Photo: A highlight of smart, architectural sensitive renovation in a split level in the Winn Brook.
A weekly recap of residential properties sold in the past seven days in the “Town of Homes.”
• 58 Crestview Rd., Split-level ranch (1959/2016 renovation). Sold: $1,500,000. Listed at $1,775,000. Living area: 4,200 sq.-ft. 7 rooms, 5 bedrooms, 4.5 baths. On the market: 79 days.
• 544 Trapelo Rd., Two-family (1890). Sold: $680,000. Listed at $699,999. Living area: 1,747 sq.-ft. 10 rooms, 4 bedrooms, 2.5 baths. On the market: 157 days.
• 61 Hoitt Rd., Split-level ranch (1957). Sold: $1,100,000. Listed at $1,100,000. Living area: 1,962 sq.-ft. 8 rooms, 4 bedrooms, 2.5 baths. On the market: 95 days.
• 66-68 Chester Rd., Two-family (1917). Sold: $1,100,000. Listed at $1,025,000. Living area: 1,747 sq.-ft. 14 rooms, 6 bedrooms, 3 baths. On the market: 67 days.
After WWII, the rapidly growing middle class was seeking to leave the urban neighborhood and move to the expanding suburbs to find new homes with a modern design that wouldn’t cost an arm and a leg. Into that void came the Ranch, the sprawling single family with its long, close-to-the-ground outline, and wide open layout inspired by Frank Lloyd Wright’s Prairie homes. You can see many great examples of this architectural design on Belmont Hill, notably on Spring Valley Road. The design doesn’t particularly work well in New England: it’s best located in a flat landscape with few trees allowing sunlight to filter in which is hampered by the hills and wooded areas of the Northeast.
But by the 1970s, the design grew out of favor – the lack of natural light and the “wide-open spaces” of the run-on rooms – as hybrid postmodern homes with cathedral ceilings, skylights, island cooktops, and other ugly features dominated the demands of homebuyers.
In the past week, a pair of ranches, split-levels with upper “private” (bedrooms and baths) and lower “public” (living room/kitchen/dining rooms) levels, were sold taking different tacks to get to a seven-figure sales price.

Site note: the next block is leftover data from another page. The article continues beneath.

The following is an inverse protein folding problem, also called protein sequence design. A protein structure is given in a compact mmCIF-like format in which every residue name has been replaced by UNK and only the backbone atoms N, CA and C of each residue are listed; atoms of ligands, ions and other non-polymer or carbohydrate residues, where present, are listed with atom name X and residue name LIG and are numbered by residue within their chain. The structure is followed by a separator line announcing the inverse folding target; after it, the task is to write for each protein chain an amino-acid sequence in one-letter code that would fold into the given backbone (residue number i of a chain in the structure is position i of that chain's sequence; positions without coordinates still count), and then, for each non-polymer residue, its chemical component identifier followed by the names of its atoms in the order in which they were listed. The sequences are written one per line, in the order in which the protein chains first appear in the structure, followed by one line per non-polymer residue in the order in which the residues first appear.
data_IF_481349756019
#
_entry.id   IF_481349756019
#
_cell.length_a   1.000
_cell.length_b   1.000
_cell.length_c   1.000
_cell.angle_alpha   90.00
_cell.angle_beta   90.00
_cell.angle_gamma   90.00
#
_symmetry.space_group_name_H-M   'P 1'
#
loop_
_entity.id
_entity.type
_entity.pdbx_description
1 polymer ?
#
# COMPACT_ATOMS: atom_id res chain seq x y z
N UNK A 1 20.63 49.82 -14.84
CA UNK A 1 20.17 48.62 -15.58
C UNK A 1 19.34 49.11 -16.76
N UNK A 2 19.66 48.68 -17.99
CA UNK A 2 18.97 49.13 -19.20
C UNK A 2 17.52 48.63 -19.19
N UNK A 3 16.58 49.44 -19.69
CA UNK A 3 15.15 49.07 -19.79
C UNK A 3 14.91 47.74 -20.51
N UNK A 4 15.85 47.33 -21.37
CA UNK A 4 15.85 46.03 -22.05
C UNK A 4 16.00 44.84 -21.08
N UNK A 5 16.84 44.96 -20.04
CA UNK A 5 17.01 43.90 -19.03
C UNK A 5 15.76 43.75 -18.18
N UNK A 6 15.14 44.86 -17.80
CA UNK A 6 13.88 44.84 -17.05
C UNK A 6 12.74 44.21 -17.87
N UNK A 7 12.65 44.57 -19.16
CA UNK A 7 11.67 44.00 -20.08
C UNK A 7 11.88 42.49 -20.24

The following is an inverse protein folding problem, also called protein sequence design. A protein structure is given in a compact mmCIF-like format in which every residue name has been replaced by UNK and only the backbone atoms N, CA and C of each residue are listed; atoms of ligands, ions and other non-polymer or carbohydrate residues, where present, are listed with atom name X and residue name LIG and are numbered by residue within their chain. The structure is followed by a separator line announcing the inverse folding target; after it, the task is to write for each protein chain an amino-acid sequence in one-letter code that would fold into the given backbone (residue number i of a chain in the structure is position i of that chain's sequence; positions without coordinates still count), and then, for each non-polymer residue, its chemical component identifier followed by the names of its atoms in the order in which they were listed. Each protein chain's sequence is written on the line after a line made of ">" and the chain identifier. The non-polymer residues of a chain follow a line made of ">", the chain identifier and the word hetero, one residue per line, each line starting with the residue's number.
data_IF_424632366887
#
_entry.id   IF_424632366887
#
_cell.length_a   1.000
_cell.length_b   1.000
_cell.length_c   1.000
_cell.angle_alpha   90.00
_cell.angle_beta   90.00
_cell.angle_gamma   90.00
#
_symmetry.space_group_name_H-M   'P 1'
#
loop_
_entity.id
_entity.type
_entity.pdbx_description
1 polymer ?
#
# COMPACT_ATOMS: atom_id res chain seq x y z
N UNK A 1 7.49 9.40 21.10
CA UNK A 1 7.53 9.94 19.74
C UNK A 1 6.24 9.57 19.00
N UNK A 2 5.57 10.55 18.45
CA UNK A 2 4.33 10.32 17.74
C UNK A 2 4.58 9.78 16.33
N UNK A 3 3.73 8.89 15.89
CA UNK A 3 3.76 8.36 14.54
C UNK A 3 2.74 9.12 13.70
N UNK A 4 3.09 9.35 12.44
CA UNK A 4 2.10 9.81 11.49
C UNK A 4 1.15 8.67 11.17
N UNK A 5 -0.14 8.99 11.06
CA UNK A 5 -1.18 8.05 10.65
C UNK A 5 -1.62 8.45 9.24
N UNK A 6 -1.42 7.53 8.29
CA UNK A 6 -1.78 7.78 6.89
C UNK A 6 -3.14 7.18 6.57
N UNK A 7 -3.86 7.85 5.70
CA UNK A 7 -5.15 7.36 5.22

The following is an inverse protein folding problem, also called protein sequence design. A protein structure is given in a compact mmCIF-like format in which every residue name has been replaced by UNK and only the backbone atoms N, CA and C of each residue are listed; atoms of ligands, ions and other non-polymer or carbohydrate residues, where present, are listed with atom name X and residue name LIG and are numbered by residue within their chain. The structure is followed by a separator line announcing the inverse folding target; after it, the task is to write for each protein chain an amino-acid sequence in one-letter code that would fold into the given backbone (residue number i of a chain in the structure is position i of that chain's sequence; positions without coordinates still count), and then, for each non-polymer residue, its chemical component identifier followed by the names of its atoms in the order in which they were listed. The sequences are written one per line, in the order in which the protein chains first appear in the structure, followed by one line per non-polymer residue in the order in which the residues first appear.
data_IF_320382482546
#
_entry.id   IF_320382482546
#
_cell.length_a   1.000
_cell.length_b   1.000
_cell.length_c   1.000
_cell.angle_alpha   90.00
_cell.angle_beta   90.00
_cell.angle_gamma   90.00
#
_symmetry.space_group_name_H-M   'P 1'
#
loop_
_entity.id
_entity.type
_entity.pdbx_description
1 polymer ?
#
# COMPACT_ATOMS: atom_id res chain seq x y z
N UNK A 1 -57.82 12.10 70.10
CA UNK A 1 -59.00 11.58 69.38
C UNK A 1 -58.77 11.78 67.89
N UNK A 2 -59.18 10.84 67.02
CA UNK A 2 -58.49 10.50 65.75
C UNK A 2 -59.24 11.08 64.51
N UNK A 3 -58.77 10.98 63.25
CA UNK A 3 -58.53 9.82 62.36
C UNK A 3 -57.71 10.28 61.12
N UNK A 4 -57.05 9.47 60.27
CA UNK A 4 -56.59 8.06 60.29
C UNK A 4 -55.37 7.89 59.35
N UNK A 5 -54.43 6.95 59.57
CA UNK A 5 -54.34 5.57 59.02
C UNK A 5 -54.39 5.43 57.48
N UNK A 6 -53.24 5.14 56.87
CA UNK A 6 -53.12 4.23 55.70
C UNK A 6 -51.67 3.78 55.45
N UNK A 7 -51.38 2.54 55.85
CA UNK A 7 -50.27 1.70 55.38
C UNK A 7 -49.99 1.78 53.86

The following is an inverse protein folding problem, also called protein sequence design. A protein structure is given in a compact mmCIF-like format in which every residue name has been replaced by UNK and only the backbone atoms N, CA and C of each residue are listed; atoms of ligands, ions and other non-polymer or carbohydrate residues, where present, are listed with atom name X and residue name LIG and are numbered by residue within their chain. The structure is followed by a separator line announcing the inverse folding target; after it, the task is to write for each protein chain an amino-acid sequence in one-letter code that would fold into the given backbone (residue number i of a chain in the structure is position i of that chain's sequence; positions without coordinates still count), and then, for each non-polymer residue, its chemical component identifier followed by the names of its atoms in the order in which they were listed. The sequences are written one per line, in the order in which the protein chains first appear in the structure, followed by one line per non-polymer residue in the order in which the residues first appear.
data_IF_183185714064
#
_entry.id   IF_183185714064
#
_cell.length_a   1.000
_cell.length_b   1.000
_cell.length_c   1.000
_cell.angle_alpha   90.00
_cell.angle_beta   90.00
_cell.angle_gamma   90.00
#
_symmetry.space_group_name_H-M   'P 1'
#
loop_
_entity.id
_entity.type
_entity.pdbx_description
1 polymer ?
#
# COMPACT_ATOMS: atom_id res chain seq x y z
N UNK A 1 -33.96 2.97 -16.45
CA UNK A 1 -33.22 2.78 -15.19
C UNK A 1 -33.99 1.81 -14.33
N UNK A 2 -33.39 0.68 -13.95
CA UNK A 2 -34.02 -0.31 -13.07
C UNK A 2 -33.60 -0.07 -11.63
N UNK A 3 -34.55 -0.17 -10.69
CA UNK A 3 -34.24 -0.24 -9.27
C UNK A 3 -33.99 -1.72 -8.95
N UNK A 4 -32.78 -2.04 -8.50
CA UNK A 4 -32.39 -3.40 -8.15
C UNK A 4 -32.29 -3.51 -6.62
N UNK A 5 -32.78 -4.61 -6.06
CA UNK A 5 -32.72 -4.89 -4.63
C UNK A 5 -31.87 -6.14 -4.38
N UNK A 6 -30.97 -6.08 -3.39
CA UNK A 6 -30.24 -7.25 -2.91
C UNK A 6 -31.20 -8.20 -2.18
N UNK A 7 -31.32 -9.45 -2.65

On Crestview Road, the 57-year-old split was given an extensive makeover by the developer who bought the house for $1,025,000 million in August 2015 to flip it. He dropped $178,807 into the structure, adding nearly 1,300 sq.-ft. (the size of a two-bed condominium) with an expanded and renovated kitchen (with quartz counter tops!) with a pair of dishwashers (Two dishwashers?). But likely done anticipating what buyers would want, the developer added a vaulted ceiling in the living area which destroys the architectural integrity of the ranch design.
With an assessed value of $1.36 million, the developer rolled the dice and marketed the place for an ambitious $1,775,000. But soon someone named “The slowing local real estate market” – Boston has dropped out of the top 20 strongest residential locations in the US at the end of ’16 – told the developer he was still selling a ranch. Soon the listing price fell three times by October to $1,575,000. And he still took a haircut on the final price of $1.5 million. Profit, but more of a razor-thin margin.
The ranch on Hoitt Road in the Winn Brook neighborhood – a block from the school – also saw a $34,000 kitchen renovation in 2013/14 that included a center island, custom cabinets, new appliances and … quartz counter tops! A trend worth praising.
But rather than blow up the rooms, the updates in the “public” areas were faithful to the split-level history, keeping the architectural details – ornamental iron railing, flat brick fireplace, high windows – during the makeover. The highlight is expanding the patio into a three-season living space (what a great way to use the patio’s support beams as an aesthetic focus) opening up into the living room.
Purchased for $700,000 in ’11, listed and sold at $1.1 million.